That brings us to one of the more complained-about issues with the T10 -- from CNET readers, at least. The T10 and T20 can both occasionally capture an image without completing the autofocus process. According to readers' comments, Sony tech support has said that the cameras are designed to do this, though we don't know why. That means you have to be sure to press the shutter halfway and wait for focus lock (aka prefocus) before capturing your images if you want to be sure to capture an in-focus image.
We prefer to prefocus when we shoot to cut down on shutter lag, so this doesn't interfere with our normal shooting routine, but if you don't like to prefocus, this might not be the camera for you.
Performance results were pleasingly quick in our lab tests. The DSC-T20 took 1.3 seconds to start up and capture its first JPEG, and took 1.3 seconds between JPEGs thereafter with the flash turned off. When we turned the flash on, that wait increased to 2.9 seconds.
Shutter lag measured an impressive 0.4 seconds in our high-contrast test and 1.3 seconds in our low-contrast test, which mimic bright and dim shooting conditions, respectively. In our continuous shooting test, we were able to get about 2 frames per second regardless of image size.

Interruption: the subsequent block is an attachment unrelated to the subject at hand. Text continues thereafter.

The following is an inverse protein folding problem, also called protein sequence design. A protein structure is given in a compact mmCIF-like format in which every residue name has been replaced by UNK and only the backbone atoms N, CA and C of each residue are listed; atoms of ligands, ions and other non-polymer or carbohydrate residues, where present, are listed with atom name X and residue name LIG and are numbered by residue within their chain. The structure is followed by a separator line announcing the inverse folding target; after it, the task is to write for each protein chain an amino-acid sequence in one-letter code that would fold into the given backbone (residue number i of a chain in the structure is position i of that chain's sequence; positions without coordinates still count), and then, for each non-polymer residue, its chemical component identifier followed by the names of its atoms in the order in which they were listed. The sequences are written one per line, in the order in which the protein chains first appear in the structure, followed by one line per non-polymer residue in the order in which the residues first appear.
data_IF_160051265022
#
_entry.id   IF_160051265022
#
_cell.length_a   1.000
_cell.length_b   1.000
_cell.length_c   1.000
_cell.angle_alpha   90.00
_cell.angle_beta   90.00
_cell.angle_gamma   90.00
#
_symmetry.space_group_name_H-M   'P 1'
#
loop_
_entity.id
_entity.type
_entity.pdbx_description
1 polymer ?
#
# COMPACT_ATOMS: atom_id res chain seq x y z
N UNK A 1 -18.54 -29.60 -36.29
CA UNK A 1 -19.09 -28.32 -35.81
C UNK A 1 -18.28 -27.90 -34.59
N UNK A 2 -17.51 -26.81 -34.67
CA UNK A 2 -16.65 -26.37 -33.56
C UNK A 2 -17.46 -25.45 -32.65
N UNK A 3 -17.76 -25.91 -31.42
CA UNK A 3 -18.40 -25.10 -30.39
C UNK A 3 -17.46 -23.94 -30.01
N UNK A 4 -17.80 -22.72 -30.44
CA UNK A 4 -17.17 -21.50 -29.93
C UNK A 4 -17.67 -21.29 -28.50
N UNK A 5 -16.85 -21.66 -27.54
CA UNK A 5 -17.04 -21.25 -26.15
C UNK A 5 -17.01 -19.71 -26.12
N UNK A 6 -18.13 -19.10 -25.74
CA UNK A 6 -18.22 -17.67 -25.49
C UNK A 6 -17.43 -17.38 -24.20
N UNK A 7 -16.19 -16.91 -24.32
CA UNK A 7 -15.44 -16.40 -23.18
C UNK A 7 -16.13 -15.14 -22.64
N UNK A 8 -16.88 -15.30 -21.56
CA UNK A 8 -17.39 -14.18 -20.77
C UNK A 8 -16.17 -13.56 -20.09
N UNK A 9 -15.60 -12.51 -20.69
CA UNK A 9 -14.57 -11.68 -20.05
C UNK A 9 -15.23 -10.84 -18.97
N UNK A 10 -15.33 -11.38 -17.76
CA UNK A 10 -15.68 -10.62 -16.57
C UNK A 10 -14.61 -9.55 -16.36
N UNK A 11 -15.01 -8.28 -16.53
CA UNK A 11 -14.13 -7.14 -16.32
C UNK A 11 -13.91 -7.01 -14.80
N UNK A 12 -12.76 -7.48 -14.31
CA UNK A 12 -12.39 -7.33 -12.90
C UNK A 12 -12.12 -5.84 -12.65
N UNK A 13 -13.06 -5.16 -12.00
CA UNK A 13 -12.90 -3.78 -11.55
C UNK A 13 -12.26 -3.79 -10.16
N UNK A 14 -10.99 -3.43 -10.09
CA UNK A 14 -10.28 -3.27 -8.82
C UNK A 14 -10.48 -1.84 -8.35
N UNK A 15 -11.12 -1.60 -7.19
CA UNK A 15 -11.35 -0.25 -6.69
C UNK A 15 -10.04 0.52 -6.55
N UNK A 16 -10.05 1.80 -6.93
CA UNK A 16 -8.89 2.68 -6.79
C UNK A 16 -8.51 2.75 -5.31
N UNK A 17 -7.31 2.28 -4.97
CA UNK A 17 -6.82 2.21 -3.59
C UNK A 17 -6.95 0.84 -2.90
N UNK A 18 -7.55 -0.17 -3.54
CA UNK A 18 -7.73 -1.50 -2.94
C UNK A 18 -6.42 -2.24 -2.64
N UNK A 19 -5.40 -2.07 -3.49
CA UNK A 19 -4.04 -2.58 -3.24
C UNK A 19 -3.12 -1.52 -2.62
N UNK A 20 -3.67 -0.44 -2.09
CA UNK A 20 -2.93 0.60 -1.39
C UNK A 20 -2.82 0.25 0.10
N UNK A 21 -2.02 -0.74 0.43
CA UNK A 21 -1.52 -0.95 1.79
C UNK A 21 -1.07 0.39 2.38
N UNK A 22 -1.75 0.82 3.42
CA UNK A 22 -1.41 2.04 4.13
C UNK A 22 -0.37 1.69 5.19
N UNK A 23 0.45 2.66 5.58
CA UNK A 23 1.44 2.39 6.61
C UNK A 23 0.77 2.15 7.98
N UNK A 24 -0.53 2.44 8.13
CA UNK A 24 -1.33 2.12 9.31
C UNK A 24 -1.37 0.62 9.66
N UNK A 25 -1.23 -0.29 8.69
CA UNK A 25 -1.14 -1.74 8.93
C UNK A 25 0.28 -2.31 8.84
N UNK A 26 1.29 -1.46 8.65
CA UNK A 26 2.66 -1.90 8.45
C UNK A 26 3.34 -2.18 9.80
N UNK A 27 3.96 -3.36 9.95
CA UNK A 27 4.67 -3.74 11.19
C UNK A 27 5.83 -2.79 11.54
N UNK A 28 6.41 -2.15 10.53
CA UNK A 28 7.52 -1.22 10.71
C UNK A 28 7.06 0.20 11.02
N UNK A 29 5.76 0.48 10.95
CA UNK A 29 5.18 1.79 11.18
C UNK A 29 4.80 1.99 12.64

Images looked good for a compact camera, and better in some ways than last year's model, but those benefits came with trade-offs of their own. While colours are more saturated overall in the T20 than the T10, the noise profile is completely different in the T20. This makes sense, given the increase in pixel count and Sony's switch to its new Bionz image processor, which was developed for its Alpha DSLR-A100 digital SLR.
We saw some -- albeit very minimal -- noise when viewing on our monitor even at the T20's lowest sensitivity setting of ISO 80, though you won't notice it much in prints. The same can be said for ISO 100, though ever so slightly more noise is visible. At ISO 200, however, noise between the two cameras evens out, which is to say that you'll definitely see some on your monitor, though it will be minimised greatly in printing. You still see some advantage in terms of the T20's extra saturation, which is pleasing and not overly saturated, per se. Also, while there is some loss of sharpness at ISO 200, you should still be able to make prints up to letter size that have an acceptable amount of fine detail.